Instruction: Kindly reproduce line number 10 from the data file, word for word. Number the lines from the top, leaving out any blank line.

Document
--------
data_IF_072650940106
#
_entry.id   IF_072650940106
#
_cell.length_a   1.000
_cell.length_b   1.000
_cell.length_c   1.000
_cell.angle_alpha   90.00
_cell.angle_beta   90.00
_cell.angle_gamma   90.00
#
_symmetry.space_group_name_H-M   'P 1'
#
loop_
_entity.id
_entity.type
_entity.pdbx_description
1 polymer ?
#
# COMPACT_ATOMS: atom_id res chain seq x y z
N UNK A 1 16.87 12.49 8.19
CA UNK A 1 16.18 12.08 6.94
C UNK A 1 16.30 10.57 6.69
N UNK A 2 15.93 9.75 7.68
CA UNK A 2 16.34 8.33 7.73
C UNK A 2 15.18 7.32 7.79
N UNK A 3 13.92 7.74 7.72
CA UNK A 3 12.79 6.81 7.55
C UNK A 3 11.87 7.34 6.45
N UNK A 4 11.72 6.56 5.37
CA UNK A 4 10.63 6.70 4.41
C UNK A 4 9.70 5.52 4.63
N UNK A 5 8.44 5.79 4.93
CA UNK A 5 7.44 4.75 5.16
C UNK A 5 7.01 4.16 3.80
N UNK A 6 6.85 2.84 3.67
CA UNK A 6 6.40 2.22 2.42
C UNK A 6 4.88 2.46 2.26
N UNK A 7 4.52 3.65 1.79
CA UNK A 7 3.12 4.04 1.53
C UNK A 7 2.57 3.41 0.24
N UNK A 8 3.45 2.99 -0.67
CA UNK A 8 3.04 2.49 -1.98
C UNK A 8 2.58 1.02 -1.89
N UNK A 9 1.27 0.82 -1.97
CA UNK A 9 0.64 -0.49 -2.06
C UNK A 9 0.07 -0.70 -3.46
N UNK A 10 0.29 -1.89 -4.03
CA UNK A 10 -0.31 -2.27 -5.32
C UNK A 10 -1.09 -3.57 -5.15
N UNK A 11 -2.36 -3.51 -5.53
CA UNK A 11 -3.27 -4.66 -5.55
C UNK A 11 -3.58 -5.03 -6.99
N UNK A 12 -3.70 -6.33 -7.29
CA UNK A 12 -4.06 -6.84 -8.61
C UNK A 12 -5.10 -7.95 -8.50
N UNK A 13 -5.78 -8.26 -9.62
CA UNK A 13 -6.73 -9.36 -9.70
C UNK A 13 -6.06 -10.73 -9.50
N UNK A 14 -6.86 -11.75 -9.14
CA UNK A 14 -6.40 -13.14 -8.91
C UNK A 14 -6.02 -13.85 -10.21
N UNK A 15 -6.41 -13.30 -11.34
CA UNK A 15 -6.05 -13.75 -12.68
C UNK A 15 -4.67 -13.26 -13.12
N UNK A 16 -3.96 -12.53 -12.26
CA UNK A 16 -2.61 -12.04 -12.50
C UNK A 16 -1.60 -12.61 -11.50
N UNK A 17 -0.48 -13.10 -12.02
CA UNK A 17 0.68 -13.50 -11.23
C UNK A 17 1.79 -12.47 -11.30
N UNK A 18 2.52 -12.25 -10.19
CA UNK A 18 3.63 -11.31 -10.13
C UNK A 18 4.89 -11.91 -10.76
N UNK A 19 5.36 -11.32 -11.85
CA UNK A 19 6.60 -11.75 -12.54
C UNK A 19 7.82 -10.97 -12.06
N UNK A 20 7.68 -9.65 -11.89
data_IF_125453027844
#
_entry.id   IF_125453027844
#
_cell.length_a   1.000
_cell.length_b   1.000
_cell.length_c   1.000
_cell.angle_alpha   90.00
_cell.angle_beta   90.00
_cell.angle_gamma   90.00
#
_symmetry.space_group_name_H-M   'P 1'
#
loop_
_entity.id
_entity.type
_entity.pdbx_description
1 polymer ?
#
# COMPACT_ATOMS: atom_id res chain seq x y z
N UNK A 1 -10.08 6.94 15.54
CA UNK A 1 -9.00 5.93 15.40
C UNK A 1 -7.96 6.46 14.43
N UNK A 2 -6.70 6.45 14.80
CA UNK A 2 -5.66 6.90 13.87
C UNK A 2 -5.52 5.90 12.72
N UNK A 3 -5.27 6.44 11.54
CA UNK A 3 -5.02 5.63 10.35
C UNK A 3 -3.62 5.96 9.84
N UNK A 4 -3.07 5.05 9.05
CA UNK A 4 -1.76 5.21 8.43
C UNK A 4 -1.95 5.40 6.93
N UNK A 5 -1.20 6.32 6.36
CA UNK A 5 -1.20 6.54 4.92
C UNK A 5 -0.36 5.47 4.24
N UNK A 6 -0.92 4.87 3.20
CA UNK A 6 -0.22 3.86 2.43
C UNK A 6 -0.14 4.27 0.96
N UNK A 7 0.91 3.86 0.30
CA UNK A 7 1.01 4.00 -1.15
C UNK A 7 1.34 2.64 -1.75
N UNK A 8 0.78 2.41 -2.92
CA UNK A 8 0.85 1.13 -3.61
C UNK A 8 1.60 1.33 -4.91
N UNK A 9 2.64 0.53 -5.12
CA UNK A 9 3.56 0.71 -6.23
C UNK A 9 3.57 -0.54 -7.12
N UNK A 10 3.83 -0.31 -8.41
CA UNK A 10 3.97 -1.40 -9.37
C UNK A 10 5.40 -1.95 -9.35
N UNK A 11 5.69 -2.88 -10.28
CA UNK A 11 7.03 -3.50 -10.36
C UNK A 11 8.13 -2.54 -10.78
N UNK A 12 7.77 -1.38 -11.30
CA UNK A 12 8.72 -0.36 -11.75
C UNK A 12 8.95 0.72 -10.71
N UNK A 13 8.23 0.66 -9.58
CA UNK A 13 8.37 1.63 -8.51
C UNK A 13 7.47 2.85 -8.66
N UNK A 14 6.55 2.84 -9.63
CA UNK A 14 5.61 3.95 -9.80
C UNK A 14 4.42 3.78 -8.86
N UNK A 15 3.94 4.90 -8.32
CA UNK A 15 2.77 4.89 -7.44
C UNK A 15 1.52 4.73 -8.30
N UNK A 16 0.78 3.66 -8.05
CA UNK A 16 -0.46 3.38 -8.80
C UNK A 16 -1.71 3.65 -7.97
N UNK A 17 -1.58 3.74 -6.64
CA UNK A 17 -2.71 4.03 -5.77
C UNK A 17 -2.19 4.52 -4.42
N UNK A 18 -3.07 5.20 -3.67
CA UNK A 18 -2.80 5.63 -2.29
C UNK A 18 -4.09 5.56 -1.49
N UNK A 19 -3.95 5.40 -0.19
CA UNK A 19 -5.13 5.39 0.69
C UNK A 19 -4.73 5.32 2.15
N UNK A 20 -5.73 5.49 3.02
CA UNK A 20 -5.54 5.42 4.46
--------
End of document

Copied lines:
_cell.angle_gamma   90.00